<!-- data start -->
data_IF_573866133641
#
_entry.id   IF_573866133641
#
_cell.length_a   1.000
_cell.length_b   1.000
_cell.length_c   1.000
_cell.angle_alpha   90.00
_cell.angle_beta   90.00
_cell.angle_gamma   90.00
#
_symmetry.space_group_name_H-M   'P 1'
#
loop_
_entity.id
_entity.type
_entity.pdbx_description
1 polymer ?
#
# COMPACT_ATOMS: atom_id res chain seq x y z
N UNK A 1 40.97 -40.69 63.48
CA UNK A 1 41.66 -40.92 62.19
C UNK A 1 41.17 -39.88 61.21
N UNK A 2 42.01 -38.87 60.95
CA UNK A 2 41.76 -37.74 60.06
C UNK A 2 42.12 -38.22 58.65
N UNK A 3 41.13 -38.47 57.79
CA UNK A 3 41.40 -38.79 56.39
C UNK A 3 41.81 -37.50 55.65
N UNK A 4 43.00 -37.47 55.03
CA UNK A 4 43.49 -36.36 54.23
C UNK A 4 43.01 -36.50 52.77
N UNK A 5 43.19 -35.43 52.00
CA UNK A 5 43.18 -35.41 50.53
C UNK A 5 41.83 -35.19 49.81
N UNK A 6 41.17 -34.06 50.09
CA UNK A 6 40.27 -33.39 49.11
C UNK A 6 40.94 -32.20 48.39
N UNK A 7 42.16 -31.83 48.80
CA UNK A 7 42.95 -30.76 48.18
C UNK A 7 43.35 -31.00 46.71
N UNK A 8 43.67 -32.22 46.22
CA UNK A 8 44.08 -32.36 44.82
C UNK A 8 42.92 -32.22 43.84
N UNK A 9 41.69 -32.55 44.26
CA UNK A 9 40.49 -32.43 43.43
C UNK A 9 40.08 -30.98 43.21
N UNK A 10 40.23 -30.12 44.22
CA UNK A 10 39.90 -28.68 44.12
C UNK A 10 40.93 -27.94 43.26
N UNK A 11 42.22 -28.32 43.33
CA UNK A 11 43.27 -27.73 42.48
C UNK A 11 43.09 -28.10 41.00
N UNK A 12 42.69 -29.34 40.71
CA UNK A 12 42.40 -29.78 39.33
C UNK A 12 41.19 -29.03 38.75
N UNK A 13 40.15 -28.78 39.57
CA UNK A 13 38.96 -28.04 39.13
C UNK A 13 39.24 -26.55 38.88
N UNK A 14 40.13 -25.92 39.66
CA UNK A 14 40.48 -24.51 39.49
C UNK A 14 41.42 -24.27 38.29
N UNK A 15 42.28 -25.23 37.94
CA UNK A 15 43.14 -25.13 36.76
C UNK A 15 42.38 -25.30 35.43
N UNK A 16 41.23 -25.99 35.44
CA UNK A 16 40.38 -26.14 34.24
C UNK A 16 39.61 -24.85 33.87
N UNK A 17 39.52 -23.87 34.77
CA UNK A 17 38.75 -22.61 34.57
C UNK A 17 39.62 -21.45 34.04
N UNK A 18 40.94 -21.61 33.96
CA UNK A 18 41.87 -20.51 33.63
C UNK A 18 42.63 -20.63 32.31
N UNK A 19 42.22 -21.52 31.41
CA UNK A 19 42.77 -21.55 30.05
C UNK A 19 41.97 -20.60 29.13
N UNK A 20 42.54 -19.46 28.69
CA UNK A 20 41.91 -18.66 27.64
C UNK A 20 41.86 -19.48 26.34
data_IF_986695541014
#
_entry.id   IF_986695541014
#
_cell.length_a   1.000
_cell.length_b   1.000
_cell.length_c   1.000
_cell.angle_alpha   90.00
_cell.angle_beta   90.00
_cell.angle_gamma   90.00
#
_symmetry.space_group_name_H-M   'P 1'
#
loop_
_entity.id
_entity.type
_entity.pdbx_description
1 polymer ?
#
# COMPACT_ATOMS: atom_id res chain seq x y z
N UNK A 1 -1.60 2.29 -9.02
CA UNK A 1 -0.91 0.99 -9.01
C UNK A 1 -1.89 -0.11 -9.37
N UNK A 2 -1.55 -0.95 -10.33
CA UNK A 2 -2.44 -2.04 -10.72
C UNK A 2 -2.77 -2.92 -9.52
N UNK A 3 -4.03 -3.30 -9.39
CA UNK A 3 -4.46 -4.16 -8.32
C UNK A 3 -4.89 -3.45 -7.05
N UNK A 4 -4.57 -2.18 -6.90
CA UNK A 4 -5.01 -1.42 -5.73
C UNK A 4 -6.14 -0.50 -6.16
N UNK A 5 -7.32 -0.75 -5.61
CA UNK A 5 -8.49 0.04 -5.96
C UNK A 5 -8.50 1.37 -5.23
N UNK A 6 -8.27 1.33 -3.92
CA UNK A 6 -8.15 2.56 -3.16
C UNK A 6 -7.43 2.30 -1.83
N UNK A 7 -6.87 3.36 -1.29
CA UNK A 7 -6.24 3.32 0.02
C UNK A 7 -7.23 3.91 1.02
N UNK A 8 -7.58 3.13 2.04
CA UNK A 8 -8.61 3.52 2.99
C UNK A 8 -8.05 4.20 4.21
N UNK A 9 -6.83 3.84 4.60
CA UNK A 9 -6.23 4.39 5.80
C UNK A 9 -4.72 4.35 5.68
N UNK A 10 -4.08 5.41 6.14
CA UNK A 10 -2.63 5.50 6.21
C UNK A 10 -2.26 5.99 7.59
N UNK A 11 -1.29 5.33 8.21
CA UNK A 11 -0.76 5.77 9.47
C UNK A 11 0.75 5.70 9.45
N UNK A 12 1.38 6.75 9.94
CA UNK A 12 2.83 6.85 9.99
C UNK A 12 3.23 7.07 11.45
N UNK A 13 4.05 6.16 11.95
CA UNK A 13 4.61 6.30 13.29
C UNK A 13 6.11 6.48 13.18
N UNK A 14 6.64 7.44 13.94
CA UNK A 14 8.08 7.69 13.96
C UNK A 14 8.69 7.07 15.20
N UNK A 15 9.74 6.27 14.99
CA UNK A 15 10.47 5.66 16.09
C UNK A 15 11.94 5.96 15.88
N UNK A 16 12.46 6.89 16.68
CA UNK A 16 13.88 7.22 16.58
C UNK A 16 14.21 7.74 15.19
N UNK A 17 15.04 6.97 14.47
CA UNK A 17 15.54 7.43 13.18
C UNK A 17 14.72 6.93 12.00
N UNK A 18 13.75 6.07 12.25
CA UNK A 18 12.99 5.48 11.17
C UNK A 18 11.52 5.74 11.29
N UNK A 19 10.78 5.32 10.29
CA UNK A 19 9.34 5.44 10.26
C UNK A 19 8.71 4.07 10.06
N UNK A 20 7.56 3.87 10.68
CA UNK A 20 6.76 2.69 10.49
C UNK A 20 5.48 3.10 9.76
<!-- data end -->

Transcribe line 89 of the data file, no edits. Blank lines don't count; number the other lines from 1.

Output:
_cell.angle_beta   90.00